The notebook is rated for an extraordinary 19.5 hours of battery life and I routinely get over 12 hours on it. I find the 1Tb SSD rather small but solve the issue by not synching all the files from my Dropbox. The only disappointing part is the subpar speakers. Other than that, it is the perfect notebook. On top of that it is reasonably priced at $1,796.

All that to say if you are looking for an amazingly light, yet large and powerful notebook with a seemingly infinite battery life get the 2021 LG Gram 17!

Meet FJ Labs’ New Partner: Arne Halleraker

I am excited to announce that we are promoting Arne Halleraker to partner on our team at FJ Labs.

Choosing your partners is important. When I was building my own startups, I looked for investors who trusted me and my vision for my companies, and who would have my back. People who understood the vision and could see beyond where the business is today, to what the business could become. Venture is also a long-term game, and choosing strong partners is just as essential to FJ Labs.

Arne has been part of our team since the beginning. In early 2016, we moved into the FJ Labs office, and we were very much a startup. We got a space to fit the growing SellIt team of 30, plus our initial investment team of 4 people. However, between signing the lease and moving in, SellIt was acquired by Letgo, so we moved into a space designed for 50, with 4 people. Arne joined in these early days, before the time of conference tables, plants or Nespresso machines. All we had were 4 desks, a ping pong table and a plan to prove that mine and Jose’s approach to angel investing could be institutionalized.

Since then, Arne has proven his value and commitment to FJ Labs. He has been co-leading our investment team for the past 3.5 years, overseeing our sourcing, assessment, closing and follow-up for our portfolio. He has also proven himself to be a great investor; even his first investment recommendation has proven to be one of our emerging winners from the first fund. Arne has led the charge on more than a hundred of our deals, touching all industries. As an engineer (he graduated with a Msc from the Norwegian University of Science and Technology), he has special expertise in the B2B marketplace space (e.g., logistics, construction, materials) as well as the food industry and green tech. He also has a passion for gaming startups (but of course, I still crush him in RTS games).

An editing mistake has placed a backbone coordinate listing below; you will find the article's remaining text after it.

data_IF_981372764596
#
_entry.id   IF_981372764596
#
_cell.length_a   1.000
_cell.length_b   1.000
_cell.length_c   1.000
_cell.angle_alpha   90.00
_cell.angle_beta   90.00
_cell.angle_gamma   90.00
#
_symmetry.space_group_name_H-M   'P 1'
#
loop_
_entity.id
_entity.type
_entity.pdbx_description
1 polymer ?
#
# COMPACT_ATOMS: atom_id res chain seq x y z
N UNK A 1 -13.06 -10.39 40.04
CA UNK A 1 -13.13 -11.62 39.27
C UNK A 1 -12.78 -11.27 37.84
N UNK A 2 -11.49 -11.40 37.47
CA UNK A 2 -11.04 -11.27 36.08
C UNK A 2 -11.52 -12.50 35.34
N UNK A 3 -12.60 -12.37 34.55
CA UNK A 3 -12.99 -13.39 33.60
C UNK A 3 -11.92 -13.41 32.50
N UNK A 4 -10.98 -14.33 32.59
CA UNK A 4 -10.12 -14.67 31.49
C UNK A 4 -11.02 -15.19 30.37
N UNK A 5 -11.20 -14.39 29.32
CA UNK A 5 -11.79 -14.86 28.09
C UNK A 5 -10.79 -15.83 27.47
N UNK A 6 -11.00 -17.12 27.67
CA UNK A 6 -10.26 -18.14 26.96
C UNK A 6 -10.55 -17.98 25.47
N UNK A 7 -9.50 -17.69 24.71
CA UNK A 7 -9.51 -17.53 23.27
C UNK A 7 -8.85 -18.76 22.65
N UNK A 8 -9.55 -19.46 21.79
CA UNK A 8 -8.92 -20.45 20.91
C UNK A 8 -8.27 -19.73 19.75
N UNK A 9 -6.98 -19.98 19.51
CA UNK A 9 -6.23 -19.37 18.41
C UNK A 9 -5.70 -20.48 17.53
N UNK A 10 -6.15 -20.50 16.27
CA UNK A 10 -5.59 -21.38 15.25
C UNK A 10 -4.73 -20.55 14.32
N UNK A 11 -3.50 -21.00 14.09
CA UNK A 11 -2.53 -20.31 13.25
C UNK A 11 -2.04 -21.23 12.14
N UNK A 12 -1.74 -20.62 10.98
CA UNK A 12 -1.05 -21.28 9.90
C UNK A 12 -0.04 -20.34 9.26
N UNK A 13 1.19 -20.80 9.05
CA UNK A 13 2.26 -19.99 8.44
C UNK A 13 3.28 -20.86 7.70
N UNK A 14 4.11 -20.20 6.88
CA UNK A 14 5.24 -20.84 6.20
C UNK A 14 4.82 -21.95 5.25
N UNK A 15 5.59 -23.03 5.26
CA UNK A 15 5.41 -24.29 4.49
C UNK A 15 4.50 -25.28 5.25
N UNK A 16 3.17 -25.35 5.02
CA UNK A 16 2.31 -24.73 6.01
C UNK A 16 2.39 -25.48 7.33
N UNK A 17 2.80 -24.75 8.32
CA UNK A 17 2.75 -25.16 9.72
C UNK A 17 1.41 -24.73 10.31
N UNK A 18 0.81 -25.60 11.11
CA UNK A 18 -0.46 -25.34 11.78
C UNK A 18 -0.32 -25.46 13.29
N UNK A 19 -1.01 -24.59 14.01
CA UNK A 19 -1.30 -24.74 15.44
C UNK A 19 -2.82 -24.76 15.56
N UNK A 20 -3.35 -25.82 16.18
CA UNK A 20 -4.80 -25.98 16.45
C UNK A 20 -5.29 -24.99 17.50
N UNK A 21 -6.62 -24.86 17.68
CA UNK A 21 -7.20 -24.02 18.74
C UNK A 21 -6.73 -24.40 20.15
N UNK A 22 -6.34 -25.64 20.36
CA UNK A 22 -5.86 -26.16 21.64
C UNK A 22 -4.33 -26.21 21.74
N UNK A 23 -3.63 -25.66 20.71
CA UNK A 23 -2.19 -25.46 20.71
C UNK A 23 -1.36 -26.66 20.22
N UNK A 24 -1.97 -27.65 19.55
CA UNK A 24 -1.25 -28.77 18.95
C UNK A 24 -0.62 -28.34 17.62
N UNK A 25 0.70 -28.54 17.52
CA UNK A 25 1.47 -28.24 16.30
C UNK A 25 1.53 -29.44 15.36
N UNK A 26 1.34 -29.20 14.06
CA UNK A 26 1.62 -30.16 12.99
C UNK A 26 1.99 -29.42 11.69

When Arne joined FJ Labs in 2016, we had completed a few early investments. With Arne and the team’s help we have now completed more than 460 investments across two funds, and we have validated that angel investing can be institutionalized while maintaining amazing returns. We are optimistic about the future of tech and will continue to hold our place as the leading marketplace investors. Jose and I both see Arne as an important part of that strategy, and we are excited to welcome him as a partner at FJ Labs.

5 quick facts about Arne:

  • Born and raised in Norway, he can trace his family line back more than 1000 years to the guy with the pretty hair
  • He worked with two startups during his university days at NTNU’s School of Entrepreneurship, one for nano-ceramic powders (yeah, had to look that up) and a golf swing simulator
  • Together with Rochelle, he has the cutest dog in the world (8 lbs of fluff), answers to Dumpling
  • A fan of the outdoors, he has snowmobiled in Svalbard, scuba-dived in Thailand, kite-surfed in Turks and Caicos and gone monkey-watching in the forests of Uganda
  • Big nerd. I mean, huge. He was playing World of Warcraft before it was cool. Yeah, I know, still not cool.